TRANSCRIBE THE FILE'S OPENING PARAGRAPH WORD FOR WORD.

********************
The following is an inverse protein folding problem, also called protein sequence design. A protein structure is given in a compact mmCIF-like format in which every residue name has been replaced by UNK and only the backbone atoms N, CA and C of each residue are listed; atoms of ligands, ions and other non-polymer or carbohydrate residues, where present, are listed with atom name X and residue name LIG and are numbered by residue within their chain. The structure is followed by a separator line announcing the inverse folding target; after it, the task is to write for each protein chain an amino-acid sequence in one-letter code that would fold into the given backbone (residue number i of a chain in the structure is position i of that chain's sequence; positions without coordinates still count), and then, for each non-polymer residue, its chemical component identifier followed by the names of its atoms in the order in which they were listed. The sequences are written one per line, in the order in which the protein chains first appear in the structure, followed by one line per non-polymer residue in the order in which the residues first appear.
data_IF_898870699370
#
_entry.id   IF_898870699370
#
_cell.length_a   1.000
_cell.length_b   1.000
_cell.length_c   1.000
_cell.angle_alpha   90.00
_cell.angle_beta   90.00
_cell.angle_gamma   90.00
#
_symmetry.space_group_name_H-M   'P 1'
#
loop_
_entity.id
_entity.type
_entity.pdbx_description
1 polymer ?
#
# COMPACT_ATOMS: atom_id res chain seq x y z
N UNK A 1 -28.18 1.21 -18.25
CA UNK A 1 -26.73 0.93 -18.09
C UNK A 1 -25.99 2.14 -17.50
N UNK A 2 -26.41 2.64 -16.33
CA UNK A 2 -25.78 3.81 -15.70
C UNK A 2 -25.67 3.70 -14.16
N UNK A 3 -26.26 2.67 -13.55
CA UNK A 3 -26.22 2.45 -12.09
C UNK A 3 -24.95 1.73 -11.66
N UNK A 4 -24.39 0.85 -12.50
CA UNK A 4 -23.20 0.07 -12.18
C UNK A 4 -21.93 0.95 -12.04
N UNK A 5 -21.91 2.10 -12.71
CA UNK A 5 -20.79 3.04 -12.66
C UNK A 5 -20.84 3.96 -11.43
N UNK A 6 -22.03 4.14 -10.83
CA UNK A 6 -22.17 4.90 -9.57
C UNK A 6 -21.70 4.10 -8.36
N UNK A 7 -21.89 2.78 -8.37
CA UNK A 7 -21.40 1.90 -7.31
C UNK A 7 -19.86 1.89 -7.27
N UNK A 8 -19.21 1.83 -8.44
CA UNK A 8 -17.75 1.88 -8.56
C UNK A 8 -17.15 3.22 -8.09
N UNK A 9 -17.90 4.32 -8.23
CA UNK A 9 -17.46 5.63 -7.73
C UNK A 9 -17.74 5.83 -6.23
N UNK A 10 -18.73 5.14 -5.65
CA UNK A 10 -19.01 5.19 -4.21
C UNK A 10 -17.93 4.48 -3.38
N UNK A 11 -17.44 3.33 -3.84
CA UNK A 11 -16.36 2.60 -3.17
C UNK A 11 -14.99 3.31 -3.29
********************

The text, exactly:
The following is an inverse protein folding problem, also called protein sequence design. A protein structure is given in a compact mmCIF-like format in which every residue name has been replaced by UNK and only the backbone atoms N, CA and C of each residue are listed; atoms of ligands, ions and other non-polymer or carbohydrate residues, where present, are listed with atom name X and residue name LIG and are numbered by residue within their chain. The structure is followed by a separator line announcing the inverse folding target; after it, the task is to write for each protein chain an amino-acid sequence in one-letter code that would fold into the given backbone (residue number i of a chain in the structure is position i of that chain's sequence; positions without coordinates still count), and then, for each non-polymer residue, its chemical component identifier followed by the names of its atoms in the order in which they were listed. The sequences are written one per line, in the order in which the protein chains first appear in the structure, followed by one line per non-polymer residue in the order in which the residues first appear.